Facebook has become the marketplace where we trade ideas and opinions regarding politics, religion, art, etc.
The public library, the town hall, and the art gallery have been rendered obsolete. Generally speaking, real social interactions are disappearing with each new way technology manages to integrate our personal identities into cyberspace.
Our community has been replaced by a digital representation.
John Doe posts a scathing critique of the president's foreign policy, and Jane Doe clicks "Like" to indicate her approval. When they bump into each other in the soda aisle, they exchange a quick greeting-or maybe they just ignore one another-and go about their shopping.
No need to actually discuss matters in a public setting. The exchange was complete when Jane decided to "Like" John's post.
We now only have a sense of who our peers are based upon the one-dimensional character they've constructed on Facebook.
Alienation and social isolation are often times the byproducts of living vicariously through a copy of yourself reflected into the digital labyrinth.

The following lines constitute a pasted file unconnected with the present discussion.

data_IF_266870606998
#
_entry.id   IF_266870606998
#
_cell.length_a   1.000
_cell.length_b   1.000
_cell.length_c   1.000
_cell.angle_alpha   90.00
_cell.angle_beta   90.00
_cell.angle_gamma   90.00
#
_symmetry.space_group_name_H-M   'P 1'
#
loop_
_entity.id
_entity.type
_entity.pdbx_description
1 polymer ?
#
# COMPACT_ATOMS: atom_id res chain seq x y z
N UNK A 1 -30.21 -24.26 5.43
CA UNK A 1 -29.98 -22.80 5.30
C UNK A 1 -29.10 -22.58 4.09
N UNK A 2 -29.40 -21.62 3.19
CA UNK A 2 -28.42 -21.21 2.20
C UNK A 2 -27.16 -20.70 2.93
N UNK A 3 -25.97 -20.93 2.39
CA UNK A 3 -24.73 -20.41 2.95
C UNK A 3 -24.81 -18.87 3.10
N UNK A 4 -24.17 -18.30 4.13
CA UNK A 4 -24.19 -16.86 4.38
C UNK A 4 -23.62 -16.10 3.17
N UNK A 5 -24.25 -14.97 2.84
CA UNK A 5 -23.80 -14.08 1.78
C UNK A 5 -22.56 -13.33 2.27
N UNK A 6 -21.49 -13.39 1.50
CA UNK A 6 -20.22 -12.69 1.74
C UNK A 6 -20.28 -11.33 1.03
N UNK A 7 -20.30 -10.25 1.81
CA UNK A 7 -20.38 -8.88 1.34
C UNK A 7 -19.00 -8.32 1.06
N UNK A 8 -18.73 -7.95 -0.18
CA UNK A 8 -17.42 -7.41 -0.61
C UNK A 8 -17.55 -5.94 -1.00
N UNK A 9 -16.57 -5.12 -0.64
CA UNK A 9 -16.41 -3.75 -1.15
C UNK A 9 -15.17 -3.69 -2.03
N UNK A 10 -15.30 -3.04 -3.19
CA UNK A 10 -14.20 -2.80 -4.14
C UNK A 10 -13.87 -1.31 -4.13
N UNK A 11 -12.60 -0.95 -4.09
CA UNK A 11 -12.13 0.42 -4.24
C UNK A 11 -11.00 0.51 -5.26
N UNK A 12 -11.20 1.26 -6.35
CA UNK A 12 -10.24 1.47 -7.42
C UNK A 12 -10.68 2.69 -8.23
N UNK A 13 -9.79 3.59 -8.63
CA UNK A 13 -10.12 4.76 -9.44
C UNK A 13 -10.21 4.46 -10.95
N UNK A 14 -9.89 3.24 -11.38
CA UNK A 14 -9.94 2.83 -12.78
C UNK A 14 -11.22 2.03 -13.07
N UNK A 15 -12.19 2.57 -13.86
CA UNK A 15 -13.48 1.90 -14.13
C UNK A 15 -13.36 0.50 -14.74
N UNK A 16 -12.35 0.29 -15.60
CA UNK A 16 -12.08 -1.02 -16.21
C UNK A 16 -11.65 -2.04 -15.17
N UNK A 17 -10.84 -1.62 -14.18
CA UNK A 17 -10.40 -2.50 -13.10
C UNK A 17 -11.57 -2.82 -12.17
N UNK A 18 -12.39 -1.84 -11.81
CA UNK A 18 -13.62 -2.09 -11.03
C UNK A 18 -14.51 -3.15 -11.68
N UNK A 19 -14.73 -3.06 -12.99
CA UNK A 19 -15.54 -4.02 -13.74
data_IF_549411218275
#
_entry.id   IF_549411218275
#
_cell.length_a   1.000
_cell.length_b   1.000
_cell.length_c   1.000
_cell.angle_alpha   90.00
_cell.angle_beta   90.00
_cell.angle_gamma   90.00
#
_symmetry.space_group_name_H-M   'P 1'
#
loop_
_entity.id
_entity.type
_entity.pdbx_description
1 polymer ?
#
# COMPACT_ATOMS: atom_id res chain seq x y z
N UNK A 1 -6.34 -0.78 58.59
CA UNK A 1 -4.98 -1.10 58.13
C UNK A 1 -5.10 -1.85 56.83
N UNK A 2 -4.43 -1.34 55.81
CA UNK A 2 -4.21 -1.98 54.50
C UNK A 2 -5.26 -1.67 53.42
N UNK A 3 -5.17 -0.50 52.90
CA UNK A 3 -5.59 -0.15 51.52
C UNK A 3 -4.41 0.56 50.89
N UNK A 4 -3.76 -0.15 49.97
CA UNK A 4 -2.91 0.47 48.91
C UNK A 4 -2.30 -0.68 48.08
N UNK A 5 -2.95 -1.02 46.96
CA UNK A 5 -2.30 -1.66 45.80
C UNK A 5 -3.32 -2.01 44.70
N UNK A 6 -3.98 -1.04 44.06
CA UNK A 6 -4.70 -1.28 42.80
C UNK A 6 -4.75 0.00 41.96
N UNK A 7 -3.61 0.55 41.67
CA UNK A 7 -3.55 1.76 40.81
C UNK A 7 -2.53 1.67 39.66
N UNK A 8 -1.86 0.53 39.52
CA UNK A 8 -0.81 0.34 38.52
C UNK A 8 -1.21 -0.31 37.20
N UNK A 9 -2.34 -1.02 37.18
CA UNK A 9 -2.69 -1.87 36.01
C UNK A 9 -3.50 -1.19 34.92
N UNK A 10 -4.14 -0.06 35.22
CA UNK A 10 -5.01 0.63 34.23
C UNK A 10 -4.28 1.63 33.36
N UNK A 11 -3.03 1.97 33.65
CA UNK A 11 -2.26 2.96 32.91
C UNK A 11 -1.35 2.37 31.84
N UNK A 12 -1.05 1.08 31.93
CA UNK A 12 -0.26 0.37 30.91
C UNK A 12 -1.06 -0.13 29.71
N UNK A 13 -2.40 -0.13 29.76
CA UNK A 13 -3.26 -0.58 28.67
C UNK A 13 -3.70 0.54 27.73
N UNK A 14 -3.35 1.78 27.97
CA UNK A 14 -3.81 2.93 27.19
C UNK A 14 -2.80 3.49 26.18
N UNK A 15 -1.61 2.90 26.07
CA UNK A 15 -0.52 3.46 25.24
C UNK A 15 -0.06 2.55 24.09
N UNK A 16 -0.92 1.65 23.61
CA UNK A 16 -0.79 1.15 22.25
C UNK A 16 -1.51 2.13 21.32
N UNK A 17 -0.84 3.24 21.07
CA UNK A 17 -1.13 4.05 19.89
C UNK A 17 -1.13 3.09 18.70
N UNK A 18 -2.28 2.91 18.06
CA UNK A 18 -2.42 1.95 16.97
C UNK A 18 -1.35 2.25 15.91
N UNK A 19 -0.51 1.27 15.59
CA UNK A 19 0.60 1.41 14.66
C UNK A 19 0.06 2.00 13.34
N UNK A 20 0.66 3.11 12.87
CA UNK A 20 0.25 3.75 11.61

Politically speaking, a citizenry which is alienated from one another in this manner will never rid itself of plutocratic governance.
Unfortunately, the experience-if you can call it that-which social media provides rarely acts as a positive supplement to one's life.
Our new digital existence becomes pervasive, taking up more and more of our leisure time, time that should be spent in the company of real people.
What aspects of modern life are pushing us into a simulation of social existence? This is the question we must contemplate as a society moving forward.